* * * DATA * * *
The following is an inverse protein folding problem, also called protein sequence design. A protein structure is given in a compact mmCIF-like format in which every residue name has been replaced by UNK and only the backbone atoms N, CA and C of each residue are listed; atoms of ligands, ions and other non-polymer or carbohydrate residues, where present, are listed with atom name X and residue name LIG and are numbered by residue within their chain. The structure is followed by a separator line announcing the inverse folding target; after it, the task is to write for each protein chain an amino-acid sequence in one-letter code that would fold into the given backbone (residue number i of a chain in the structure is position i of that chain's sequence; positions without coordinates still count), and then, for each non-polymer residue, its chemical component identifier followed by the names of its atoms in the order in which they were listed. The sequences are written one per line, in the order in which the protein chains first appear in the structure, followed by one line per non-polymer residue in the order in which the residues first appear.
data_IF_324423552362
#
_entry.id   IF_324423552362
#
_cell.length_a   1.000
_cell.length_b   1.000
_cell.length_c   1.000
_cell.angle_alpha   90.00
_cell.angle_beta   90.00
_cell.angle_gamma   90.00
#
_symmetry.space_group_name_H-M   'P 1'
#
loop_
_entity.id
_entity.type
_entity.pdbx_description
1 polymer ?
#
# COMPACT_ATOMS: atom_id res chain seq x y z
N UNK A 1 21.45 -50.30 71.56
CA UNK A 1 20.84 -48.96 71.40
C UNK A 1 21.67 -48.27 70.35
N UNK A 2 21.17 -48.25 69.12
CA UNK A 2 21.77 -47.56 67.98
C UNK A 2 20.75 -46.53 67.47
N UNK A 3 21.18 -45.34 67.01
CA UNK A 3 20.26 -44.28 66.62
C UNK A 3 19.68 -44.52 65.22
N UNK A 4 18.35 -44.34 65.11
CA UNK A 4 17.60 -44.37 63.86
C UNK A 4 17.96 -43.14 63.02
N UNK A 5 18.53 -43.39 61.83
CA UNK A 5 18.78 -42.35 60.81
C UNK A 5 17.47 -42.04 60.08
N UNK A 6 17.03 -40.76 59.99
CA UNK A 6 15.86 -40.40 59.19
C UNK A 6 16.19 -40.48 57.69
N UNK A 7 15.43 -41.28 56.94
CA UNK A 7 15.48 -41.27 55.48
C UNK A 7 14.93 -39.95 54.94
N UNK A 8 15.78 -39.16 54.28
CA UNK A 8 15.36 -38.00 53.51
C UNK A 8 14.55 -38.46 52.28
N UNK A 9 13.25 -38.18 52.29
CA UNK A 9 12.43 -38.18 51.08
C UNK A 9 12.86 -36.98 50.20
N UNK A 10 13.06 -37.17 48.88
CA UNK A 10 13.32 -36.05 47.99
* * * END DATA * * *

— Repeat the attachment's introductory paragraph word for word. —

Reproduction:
The following is an inverse protein folding problem, also called protein sequence design. A protein structure is given in a compact mmCIF-like format in which every residue name has been replaced by UNK and only the backbone atoms N, CA and C of each residue are listed; atoms of ligands, ions and other non-polymer or carbohydrate residues, where present, are listed with atom name X and residue name LIG and are numbered by residue within their chain. The structure is followed by a separator line announcing the inverse folding target; after it, the task is to write for each protein chain an amino-acid sequence in one-letter code that would fold into the given backbone (residue number i of a chain in the structure is position i of that chain's sequence; positions without coordinates still count), and then, for each non-polymer residue, its chemical component identifier followed by the names of its atoms in the order in which they were listed. The sequences are written one per line, in the order in which the protein chains first appear in the structure, followed by one line per non-polymer residue in the order in which the residues first appear.